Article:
NEW YORK ( TheStreet) -- Few expected that a shale drilling boom could push natural gas prices to near decade lows at $2 per million BTU's. But even fewer anticipated its quick 50%-plus rise from 2012 lows and investors now need to prepare for an impact on industrials and agricultural stocks, according to a Monday note from Citigroup. Rising natural gas prices above $3.25 on the heels of a near 20% jump in the commodity's prices in September may provide a dent to the fourth quarter earnings of agricultural and industrials giants like CF Industries ( CF), Eastman Chemical ( EMN), Dow Chemicals ( DOW), LyondellBasell ( LYB) and Agrium ( AGU), according to Citigroup. The sudden surge in commodity prices may signal and end to decade low natural gas prices hit in early 2012 on a glut of supply from the explosion of shale drilling -- cutting at the margins of producers who use gas as a key input - and denting fourth quarter earnings by between roughly 5% and 10%, Citigroup calculates. Current natural prices at $3.35 are roughly 25% above Citigroup's year-end forecast for the commodity and in-line with 2013 estimates, causing analyst P.J. Juvekar to reduce fourth quarter earnings estimates and forecast that the tailwind on operating margins may be closer to an end than some expect. "A sustained increase in natural gas prices could be a risk to earnings in 4Q, and possibly beyond," writes Juvekar, in a Monday note to clients. "The companies most impacted in our universe are nitrogen fertilizer and commodity chemical companies, in particular CF, EMN, DOW, and LYB," he adds, in a note cutting the fourth quarter EPS estimates of nitrogen producers like CF Industries and Agrium by 11% and by 5% on ethylene producers like Dow Chemical and LyondellBasell. In spite of the recent commodity price rise, many notable industrials investors continue to preach the positive earnings impact of low gas prices and vast U.S. shale supplies. Earlier in October, hedge fund giant Jana Partners said it is counting sustained low natural gas prices and the benefits of a shale drilling boom to be a key piece of its $500 million-plus investment in Calgary-based Agrium, and its push for agricultural conglomerate to unlock share value by splitting its retail business from a much larger wholesale business. Jana Partners calculates that the benefits of low natural gas prices and a breakup of Agrium could unlock a $50 a share upside in the company.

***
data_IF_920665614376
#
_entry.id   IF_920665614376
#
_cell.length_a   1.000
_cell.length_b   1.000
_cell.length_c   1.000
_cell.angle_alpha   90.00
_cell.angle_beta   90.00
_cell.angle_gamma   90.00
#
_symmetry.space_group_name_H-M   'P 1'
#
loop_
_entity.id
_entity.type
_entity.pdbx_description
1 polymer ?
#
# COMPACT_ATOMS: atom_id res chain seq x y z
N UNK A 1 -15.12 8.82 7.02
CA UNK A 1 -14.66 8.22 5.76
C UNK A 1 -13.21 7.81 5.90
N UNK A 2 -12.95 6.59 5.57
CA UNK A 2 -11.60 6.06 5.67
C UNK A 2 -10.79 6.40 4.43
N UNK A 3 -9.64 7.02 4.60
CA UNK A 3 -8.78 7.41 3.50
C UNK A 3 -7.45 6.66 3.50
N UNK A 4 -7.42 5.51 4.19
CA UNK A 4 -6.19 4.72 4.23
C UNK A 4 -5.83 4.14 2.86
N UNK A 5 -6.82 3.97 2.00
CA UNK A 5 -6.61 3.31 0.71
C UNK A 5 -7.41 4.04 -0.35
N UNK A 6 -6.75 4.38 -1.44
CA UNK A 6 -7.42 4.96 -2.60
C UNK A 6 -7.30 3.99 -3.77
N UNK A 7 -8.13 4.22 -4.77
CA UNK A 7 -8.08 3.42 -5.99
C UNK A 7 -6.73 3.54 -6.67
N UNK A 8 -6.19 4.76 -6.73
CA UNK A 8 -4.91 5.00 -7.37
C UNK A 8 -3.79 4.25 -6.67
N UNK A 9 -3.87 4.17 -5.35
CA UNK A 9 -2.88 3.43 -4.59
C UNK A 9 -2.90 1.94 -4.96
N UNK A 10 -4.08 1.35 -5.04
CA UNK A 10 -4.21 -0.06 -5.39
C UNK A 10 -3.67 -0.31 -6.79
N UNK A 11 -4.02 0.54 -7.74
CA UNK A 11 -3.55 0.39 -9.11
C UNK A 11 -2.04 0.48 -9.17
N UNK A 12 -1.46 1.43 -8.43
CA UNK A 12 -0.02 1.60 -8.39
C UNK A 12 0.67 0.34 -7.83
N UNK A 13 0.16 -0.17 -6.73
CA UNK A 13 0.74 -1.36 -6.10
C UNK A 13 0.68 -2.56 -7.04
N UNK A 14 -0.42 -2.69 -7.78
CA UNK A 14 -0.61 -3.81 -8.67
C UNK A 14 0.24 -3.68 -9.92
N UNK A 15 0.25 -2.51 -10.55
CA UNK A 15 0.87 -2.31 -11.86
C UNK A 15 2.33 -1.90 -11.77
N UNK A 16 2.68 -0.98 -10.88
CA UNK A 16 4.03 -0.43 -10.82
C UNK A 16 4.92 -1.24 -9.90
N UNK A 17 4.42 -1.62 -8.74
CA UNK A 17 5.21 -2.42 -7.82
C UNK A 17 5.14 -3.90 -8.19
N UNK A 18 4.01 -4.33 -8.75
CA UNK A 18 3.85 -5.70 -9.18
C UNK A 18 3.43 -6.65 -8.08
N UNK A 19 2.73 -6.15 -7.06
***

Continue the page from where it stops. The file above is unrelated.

Doubling down on an investment thesis laid out in August, Jana chief executive Barry Rosenstein said on Oct. 1 he will continue to push for a wholesale and retail unit split, noting that a shale drilling boom has significantly lowered the input costs for Agrium's nitrogen and fertilizer businesses on the wholesale side of the operations. The hedge fund investor said Agrium's retail business could be worth $15 to $20 a share independently and that, in total, Agrium may be undervalued by $50 a share as a result of its conglomerate structure. Still, while Jukevar of Citigroup is shooting off an early fourth quarter warning on the earnings of key gas users, the analyst isn't ready to call the end to the benefits of low gas prices or a shale drilling boom on top agricultural and chemical producers. "Taking a step back, nitrogen producers are in a far better position today despite this very recent rally in natural gas thanks to the "shale supremacy"... If higher gas costs are sustained, there could be some modest margin pressure starting in 4Q, but this does not alter our positive view on nitrogen ahead of another ~95mm acre corn planting in the US in 2013," writes Juvekar. In spite of the fourth quarter EPS revision, Citigroup remains a buyer of Dow Chemicals and LyondellBasell, and highlights Agrium as a top pick in the agricultural sector as a result of the farm-related income the company earns from its retail business. Citigroup's Monday analysis on the impact of a sudden rise in natural gas dents the expected impact of a shale boom as an earnings tailwind, but it isn't enough yet to cut against the thesis of hedge funds like Jana Partners or the optimism that investors have on the industrials sector, generally. Nevertheless, investors should continue to watch natural gas prices as a read-through on industrial earnings and not just on the share prices of oil and gas producers like Chesapeake Energy ( CHK), who need rising prices to help fill waning finances. For more on the impact of low natural gas prices on stocks, see why Jana Partners Agrium breakup pitch is a shale boom bet and why the drilling industry's cash hole goes much deeper than Chesapeake Energy. -- Written by Antoine Gara in New York